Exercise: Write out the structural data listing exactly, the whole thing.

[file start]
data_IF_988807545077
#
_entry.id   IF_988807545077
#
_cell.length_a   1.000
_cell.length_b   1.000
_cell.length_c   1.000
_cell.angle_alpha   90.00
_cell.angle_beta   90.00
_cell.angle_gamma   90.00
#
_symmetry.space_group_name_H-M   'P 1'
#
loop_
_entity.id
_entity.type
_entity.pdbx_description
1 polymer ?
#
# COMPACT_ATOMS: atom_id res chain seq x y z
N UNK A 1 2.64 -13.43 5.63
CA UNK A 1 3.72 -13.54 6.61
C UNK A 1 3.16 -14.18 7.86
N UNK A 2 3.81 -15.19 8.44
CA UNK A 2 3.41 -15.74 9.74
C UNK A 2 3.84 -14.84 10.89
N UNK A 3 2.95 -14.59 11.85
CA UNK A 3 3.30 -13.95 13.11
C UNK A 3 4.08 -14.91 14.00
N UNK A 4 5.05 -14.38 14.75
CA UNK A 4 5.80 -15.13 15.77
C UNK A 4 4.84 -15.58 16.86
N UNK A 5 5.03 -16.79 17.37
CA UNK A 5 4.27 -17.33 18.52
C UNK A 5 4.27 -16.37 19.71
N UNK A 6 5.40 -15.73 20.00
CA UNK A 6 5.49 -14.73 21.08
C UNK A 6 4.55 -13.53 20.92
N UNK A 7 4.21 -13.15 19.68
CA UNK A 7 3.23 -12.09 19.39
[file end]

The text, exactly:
data_IF_988807545077
#
_entry.id   IF_988807545077
#
_cell.length_a   1.000
_cell.length_b   1.000
_cell.length_c   1.000
_cell.angle_alpha   90.00
_cell.angle_beta   90.00
_cell.angle_gamma   90.00
#
_symmetry.space_group_name_H-M   'P 1'
#
loop_
_entity.id
_entity.type
_entity.pdbx_description
1 polymer ?
#
# COMPACT_ATOMS: atom_id res chain seq x y z
N UNK A 1 2.64 -13.43 5.63
CA UNK A 1 3.72 -13.54 6.61
C UNK A 1 3.16 -14.18 7.86
N UNK A 2 3.81 -15.19 8.44
CA UNK A 2 3.41 -15.74 9.74
C UNK A 2 3.84 -14.84 10.89
N UNK A 3 2.95 -14.59 11.85
CA UNK A 3 3.30 -13.95 13.11
C UNK A 3 4.08 -14.91 14.00
N UNK A 4 5.05 -14.38 14.75
CA UNK A 4 5.80 -15.13 15.77
C UNK A 4 4.84 -15.58 16.86
N UNK A 5 5.03 -16.79 17.37
CA UNK A 5 4.27 -17.33 18.52
C UNK A 5 4.27 -16.37 19.71
N UNK A 6 5.40 -15.73 20.00
CA UNK A 6 5.49 -14.73 21.08
C UNK A 6 4.55 -13.53 20.92
N UNK A 7 4.21 -13.15 19.68
CA UNK A 7 3.23 -12.09 19.39